Stephen Sondheim's award-winning 1970 outing Company, like most of his work, is highly acclaimed by theater-goers, critics, and his peers. Essentially a musical about nothing, Company chronicles the thoughts and remembrances one man has about his friends (five married couples) as he hesitates outside the door, about to walk in on his own "surprise" birthday party. The only single member in their group, he spends the entire musical wavering between adoring his bachelorhood and trying to locate his dream woman -- the perfect merging of his female friends' best qualities -- so he too can settle down. Company truly exemplifies that less can be more, at least in terms of story line. Heralded by some as instigating the reconstruction of the concept of musical theater, the score of Company is completely modern and utterly charming in every way. Among its many highlights are the amusing "Getting Married Today" and the lovely yet quirky "Barcelona." A winner at both the Drama Critics Circle and Tony Awards in 1970, this show established Sondheim as a demigod of the contemporary musical theater. The story of a bachelor afloat in a sea of the very married was certainly of its time, but it has proven to have enduring appeal, as have Sondheim's deliciously tongue-twisting songs.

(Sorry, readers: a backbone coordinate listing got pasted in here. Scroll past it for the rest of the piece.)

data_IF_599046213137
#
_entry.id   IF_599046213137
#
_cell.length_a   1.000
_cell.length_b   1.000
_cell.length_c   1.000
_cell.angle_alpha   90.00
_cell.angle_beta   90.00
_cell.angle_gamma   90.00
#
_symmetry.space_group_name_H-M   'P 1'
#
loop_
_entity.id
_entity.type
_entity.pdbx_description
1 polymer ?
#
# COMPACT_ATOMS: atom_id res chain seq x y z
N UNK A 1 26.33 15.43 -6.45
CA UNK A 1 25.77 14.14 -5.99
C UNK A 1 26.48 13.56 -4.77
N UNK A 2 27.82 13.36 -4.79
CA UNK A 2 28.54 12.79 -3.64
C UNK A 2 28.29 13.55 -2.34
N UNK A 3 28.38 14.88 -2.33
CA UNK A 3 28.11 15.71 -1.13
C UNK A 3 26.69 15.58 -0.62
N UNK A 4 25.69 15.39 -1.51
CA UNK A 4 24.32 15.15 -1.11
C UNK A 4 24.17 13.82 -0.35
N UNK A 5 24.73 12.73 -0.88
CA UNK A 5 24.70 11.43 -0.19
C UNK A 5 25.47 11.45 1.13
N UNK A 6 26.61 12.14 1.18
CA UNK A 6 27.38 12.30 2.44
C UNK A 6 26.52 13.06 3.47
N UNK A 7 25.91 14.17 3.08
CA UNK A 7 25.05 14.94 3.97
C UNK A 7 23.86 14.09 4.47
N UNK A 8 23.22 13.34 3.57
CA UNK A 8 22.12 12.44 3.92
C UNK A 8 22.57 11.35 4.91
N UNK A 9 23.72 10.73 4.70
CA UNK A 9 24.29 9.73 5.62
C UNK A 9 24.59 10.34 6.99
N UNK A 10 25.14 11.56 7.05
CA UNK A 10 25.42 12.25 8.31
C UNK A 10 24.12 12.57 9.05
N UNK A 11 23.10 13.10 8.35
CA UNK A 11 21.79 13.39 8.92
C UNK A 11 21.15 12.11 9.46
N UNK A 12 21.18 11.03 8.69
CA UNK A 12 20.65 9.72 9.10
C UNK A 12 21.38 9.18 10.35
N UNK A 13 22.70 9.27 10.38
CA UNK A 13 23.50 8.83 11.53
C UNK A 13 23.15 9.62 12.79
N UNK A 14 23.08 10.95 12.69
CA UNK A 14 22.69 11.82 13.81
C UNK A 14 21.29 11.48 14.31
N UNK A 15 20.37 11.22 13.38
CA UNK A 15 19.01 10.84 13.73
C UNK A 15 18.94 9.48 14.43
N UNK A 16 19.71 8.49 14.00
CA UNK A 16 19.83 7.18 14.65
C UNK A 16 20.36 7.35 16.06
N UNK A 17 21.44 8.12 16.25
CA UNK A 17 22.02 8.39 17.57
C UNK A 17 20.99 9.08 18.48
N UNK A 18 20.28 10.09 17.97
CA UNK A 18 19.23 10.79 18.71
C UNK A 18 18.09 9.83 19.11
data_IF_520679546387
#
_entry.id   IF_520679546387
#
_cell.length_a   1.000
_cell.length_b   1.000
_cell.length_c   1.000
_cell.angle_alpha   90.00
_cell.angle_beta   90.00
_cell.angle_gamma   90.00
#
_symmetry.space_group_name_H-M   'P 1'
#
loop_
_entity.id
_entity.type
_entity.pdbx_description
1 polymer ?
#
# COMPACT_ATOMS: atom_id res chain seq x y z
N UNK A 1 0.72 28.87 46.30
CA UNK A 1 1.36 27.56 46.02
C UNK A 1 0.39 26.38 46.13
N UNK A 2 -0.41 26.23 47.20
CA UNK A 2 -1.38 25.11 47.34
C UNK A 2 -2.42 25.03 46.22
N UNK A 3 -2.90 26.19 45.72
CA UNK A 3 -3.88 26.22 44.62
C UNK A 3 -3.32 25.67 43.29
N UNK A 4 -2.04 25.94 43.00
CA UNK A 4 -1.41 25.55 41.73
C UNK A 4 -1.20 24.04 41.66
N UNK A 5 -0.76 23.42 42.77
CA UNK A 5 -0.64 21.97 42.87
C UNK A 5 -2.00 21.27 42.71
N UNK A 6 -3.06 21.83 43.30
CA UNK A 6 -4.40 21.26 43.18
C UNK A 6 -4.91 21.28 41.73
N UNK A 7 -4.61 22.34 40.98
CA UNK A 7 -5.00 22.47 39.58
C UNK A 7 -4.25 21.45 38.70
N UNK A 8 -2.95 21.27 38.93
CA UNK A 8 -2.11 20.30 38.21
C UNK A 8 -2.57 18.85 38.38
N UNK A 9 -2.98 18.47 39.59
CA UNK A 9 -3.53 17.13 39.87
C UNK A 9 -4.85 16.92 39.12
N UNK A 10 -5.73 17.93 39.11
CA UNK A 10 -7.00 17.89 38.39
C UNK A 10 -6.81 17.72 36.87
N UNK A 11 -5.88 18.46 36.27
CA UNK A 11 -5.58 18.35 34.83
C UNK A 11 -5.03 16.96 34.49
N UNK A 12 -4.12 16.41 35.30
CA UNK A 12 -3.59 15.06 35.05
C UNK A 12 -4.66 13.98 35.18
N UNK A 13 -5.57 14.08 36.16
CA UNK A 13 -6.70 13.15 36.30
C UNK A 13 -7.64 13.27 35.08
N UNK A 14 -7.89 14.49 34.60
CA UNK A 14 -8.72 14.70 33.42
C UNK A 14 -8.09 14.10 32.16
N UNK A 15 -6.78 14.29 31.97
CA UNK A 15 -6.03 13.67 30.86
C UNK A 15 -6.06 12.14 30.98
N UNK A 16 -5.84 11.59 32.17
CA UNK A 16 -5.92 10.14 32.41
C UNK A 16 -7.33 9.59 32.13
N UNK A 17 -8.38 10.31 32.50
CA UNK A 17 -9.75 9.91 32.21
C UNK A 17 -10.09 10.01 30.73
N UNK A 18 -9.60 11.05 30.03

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AllMusic Review by Marjorie Ellen Ruhlmann